Referring now to FIGS. 1, 2 and 3, the present invention is illustrated in a preferred embodiment, namely, a cushion generally indicated by reference numeral 10, preferably for cats but suitable for use by other domestic animals. Cushion 10 in its simplest embodiment comprises a pad 12 having a multiplicity of layers 14 of fibers 16, preferably fibers of raw, unwoven polyester. Each layer 14 comprises a plurality of first fibers 18 and a plurality of second fibers 20. Preferably, first fibers 18 comprise approximately 80% by weight of pad 12 and are preferably solid, 15 Denier, polyester fibers, such as those manufactured by Hearst Celanese. Second fibers 20 comprise preferably 20% of pad 12. Each second fiber 20 has a core 22, which is preferably a 2 Denier, polyester fiber, and a sheath 24, preferably a 2 Denier, bi-component copolymer having a low melting temperature, surrounding core 22.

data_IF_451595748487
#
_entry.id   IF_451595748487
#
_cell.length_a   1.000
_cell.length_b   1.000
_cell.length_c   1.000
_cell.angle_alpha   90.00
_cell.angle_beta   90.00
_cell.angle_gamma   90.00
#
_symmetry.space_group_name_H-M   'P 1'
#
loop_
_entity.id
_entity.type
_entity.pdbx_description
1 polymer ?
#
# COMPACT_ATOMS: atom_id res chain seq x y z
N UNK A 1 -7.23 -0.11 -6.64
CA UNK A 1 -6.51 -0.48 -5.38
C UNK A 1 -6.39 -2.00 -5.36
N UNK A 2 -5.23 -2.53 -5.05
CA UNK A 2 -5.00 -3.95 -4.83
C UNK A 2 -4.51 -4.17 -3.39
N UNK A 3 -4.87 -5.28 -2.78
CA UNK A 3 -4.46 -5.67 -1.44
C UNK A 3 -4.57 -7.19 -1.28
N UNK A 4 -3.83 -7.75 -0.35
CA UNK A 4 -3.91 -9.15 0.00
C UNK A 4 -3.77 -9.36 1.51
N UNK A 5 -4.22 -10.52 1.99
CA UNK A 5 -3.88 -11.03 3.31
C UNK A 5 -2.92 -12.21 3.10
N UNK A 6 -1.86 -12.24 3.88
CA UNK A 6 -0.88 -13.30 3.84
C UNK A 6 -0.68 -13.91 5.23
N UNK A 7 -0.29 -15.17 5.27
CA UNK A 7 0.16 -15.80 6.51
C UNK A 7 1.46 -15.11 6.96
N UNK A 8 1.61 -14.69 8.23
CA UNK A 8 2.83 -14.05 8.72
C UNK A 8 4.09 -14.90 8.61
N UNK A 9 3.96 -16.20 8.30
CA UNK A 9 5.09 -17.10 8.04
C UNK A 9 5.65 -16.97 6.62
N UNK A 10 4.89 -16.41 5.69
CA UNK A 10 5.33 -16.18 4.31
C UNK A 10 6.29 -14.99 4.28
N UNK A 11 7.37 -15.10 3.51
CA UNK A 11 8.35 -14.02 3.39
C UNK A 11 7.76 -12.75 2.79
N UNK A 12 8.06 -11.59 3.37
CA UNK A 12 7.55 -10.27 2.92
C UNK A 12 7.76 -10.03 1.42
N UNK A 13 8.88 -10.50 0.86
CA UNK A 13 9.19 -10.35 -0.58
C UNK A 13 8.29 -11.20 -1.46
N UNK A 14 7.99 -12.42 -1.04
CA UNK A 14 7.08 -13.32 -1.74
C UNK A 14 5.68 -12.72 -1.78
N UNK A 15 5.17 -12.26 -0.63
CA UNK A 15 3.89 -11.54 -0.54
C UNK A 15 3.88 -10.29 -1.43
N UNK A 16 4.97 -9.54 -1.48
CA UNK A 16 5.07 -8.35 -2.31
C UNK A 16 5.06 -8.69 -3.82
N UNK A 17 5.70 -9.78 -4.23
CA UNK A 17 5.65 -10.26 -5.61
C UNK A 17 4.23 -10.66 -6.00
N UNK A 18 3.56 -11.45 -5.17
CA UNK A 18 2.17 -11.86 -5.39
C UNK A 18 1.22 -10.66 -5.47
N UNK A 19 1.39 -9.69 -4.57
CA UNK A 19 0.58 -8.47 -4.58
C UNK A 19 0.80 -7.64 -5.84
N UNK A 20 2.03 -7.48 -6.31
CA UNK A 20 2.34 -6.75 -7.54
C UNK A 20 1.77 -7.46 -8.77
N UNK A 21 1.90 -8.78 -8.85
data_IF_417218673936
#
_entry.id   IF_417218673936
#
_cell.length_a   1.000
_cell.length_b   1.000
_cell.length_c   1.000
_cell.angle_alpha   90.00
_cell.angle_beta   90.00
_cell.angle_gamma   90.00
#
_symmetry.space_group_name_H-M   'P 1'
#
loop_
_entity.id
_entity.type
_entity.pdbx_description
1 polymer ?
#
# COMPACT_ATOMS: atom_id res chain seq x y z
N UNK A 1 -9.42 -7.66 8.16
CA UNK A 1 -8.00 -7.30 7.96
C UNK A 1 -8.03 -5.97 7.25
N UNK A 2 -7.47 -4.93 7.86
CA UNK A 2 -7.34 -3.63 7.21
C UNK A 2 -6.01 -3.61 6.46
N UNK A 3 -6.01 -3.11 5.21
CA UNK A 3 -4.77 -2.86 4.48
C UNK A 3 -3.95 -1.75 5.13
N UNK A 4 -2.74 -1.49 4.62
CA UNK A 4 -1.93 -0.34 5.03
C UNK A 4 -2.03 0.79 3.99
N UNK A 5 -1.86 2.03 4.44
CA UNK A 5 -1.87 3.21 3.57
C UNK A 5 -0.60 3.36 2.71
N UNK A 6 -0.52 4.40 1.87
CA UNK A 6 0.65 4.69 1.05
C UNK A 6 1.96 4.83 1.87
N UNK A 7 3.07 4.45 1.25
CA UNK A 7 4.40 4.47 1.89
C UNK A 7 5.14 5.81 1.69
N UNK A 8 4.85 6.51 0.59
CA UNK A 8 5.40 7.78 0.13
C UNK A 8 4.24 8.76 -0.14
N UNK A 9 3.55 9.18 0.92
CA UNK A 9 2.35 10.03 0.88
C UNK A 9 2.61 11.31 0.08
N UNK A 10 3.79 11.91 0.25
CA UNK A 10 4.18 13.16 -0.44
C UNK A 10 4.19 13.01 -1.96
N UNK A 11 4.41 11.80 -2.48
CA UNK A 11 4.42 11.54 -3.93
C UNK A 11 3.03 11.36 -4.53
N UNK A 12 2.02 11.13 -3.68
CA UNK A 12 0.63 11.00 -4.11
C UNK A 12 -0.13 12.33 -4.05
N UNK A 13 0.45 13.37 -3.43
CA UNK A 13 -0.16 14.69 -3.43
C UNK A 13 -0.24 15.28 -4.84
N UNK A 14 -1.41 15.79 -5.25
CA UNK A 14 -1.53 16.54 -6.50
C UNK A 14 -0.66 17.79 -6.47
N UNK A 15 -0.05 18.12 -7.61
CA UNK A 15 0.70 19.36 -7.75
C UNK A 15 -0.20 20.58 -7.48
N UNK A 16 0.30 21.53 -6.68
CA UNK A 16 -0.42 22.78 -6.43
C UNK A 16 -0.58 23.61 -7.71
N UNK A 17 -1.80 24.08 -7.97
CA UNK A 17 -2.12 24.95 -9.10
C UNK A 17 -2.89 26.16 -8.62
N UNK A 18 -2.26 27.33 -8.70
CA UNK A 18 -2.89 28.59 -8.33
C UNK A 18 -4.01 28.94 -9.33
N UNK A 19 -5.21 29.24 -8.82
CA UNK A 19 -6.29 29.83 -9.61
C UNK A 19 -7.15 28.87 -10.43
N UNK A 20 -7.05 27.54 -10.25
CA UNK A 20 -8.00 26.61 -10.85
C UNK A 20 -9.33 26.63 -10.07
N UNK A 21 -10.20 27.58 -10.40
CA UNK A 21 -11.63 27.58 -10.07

Pad 12 is formed by randomly placing a mixture of first fibers and second fibers on a surface to form a first layer 14 of a plurality of layers 14. Another layer 14 is placed over the first layer 14, and so on. In the preferred embodiment, there are between twenty-five and forty layers required to form a pad of approximately two inches in thickness. Pad 12 is then heated to a temperature where sheaths 24 of second fibers 20 begin to melt against an adjacent fiber of either type: first fiber 18 or second 20. Pad 12 is then cooled. When cooled, sheath 24 of the second fiber 20 solidifies, sticking against the adjacent fiber. Heating followed by cooling gives pad 12 a structure that is highly porous and mat-like, rather than woven, and a resilience.